Exploring Bucharest surroundings.
Program of the day is to visit northern part of the town, almost at its border, in order to see some nice buildings and the huge parks that give to capital of Romania powerful green lungs. My friend C. come to take me with her car and together we go along the wide avenues that from the centre of Bucharest lead to the North. A widespread idea about towns in general and especially those ones in the eastern countries is that they could also have a charming centre but their suburbs are quite spoiled maybe filled with massive dormitory buildings. I have to admit that this is sometime true and without mentioning them I can confirm I’ve see several towns matching this description. This is definitely not the case of Bucharest, at least if we refer to the the part of the town we are visiting today. This is an important residential area where probably the richest families live, exploiting the closeness with the green areas and the lakes. Where we stop first during our tour, is a noble building, the Ghica-Linden Palace Ensemble. Today it is managed by private and it is used for events such as weddings. Moving further I see that there are extensions to the town aimed to host business hubs and malls. There are several reasons to live in this part of Bucharest but the most important are the parks and among the parks the biggest and the most popular is Herăstrău Park.
Herăstrău Park & the National village museum.
Located in the northeast part of Bucharest not far from the two airports, the smaller and older Băneasa and the big Otopeni, Herăstrău park is very popular among the locals. Bucureşteni comes here to enjoy the greenery and the big lake in several ways. Many are the ones practising sports, mainly running and cycling of course but there is also who do yoga. The lake gives also the chance to row and to sail but only for training purpose. There is who is reading and who just enjoying the springtime that even if not supported by a sun that is too shy for it, finds better testimonials in the gorgeous flowers. The park hosts also some fountains and nice sculptures. I like the one with turkey made by Oscar Han that you can see in the picture. However one of the most significant monument of the park is the one dedicated to the founders of European Union by the artist Ionel Stoicescu. Tvelve heads of men that gave their huge contribution to the idea of Europe as community. Italy is very well represented by Alcide de Gasperi and Altiero Spinelli. The latter is really one of the fathers of Europe as we know since he is one of the author of Ventotene’s Manifesto that in 1941 was encouraging the birth of a federation of European states as antidote to war. But let’s revert to the park. Coming there also offers the chance to visit one of the best ethnographic museum I’ve ever seen. The National Village Museum extends to an area of around 100.000 square meters with original houses and churches from all the regions of Romania moved here from their locations. It is interesting how this country has so many different styles. Partially it is an effect of the many influences of neighbours in the past. Hungarians, Turkish, Russians gave their ‘friendly’ contribution to regional styles but of course a lot is purely Romanian. My favourite ones are the houses of the Lipovans, a population of Russian origins living in the Danube delta and in Bessarabia. Doors and windows of these houses are simply beautiful.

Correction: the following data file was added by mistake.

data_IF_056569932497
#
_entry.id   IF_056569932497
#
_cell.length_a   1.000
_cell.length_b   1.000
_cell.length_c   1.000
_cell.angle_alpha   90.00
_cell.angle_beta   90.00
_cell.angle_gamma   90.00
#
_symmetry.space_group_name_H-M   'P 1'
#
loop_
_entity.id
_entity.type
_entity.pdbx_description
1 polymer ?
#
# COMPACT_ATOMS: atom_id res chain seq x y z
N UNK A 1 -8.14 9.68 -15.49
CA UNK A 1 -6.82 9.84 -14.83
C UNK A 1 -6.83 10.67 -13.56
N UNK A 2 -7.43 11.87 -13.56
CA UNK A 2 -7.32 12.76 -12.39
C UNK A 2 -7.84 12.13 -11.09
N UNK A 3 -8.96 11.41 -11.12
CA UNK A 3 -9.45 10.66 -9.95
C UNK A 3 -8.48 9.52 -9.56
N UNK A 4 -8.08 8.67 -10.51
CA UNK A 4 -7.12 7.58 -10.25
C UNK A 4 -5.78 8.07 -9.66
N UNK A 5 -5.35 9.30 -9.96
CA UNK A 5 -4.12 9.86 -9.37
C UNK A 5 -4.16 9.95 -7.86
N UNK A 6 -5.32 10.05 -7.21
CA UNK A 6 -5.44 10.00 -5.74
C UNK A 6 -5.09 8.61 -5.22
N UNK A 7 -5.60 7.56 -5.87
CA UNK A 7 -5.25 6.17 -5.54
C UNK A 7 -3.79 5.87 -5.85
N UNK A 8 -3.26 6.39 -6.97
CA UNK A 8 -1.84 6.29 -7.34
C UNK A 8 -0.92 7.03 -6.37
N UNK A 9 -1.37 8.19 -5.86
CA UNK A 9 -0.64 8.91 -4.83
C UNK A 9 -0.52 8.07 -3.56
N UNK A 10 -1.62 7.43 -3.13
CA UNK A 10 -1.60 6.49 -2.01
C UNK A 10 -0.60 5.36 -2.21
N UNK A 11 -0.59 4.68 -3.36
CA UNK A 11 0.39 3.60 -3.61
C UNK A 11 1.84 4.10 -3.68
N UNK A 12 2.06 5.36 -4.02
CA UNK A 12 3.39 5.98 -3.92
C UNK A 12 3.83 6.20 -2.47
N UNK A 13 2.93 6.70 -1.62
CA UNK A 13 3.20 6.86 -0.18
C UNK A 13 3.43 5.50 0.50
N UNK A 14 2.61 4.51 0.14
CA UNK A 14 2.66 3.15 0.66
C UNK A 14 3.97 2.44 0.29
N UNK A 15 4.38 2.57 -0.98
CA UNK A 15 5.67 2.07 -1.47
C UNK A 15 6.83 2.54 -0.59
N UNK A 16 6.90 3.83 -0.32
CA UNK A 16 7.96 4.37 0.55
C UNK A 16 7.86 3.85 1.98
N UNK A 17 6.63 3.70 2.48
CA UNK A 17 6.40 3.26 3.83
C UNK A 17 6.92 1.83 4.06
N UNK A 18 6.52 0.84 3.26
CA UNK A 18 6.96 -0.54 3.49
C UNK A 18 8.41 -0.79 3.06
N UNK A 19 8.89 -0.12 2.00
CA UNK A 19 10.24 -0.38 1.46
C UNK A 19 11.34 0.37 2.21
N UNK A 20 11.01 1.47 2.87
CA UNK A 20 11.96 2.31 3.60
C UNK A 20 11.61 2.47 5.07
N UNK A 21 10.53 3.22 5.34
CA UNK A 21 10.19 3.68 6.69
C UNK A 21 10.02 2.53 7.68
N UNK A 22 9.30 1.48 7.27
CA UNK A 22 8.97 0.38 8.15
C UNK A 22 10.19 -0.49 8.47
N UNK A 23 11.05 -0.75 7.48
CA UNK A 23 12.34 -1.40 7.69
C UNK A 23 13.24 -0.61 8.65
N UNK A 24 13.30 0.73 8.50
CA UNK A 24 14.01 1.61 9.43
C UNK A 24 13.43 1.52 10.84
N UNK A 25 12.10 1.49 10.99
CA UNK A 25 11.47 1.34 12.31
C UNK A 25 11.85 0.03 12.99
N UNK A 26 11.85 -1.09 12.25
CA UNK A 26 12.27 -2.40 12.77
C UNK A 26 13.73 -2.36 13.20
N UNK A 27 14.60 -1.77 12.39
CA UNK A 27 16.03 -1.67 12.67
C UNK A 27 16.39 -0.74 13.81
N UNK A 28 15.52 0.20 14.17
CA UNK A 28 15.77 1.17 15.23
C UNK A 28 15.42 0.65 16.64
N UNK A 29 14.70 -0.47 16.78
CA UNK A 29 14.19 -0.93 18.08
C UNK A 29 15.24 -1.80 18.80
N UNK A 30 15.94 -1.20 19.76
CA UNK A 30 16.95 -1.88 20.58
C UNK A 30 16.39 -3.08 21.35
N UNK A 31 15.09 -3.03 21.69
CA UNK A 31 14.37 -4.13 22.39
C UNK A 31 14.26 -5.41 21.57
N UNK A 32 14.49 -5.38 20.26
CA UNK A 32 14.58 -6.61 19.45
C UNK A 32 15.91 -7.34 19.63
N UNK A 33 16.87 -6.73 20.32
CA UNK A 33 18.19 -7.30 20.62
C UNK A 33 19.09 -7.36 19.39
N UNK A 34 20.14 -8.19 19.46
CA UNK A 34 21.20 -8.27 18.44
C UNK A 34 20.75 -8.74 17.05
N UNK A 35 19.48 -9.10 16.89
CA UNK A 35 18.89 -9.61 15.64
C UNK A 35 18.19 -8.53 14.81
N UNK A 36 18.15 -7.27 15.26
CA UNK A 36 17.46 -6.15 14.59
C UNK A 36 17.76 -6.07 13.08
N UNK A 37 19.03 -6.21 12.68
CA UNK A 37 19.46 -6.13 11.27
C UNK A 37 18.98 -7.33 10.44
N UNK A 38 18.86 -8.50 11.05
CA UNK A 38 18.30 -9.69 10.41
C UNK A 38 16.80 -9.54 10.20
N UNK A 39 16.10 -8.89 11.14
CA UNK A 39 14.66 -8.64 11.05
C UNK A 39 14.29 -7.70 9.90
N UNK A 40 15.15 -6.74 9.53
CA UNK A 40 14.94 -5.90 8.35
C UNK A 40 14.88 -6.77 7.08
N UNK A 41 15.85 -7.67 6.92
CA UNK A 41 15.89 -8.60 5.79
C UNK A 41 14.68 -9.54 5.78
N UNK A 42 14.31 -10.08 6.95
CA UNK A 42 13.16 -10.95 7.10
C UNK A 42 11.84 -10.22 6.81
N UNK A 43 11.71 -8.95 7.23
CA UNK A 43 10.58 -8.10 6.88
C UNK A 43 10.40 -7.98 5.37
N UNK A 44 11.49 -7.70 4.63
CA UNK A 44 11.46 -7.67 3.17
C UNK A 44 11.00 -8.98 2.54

Second half of the day.
Original idea was to walk from the park towards the centre to explore deeply the area but three factors were waiting for us to change our plan. The first one, quite pleasant was the hunger and the way to calm it down: a Lebanese restaurant with an Italian name. Second one is the rain that was expecting us outside the restaurant. Few drops in the beginning but becoming stronger and stronger to finally turn into a serious shower making the taxi the only option to get back to our car. Third and final one is the sudden laziness probably effect of the gloomy weather and of the Lebanese food. In short the tour of Bucharest neighbours ends here. The day has still space in the evening for a light dinner spent in a French patisserie. By the way, if in general in Romania they look very proud of their Latin roots and in general Italy is considered a very close country, in Bucharest there is apparently a stronger relationship with France. This town was once called the little Paris of the East and for sure there are points in common, the large boulevards, the elegant architecture of some building and even an “Arc de Triomphe”. Ok. With this final little note, my post ends. But as usual, I will not leave you without a gallery, this time of Bucharest.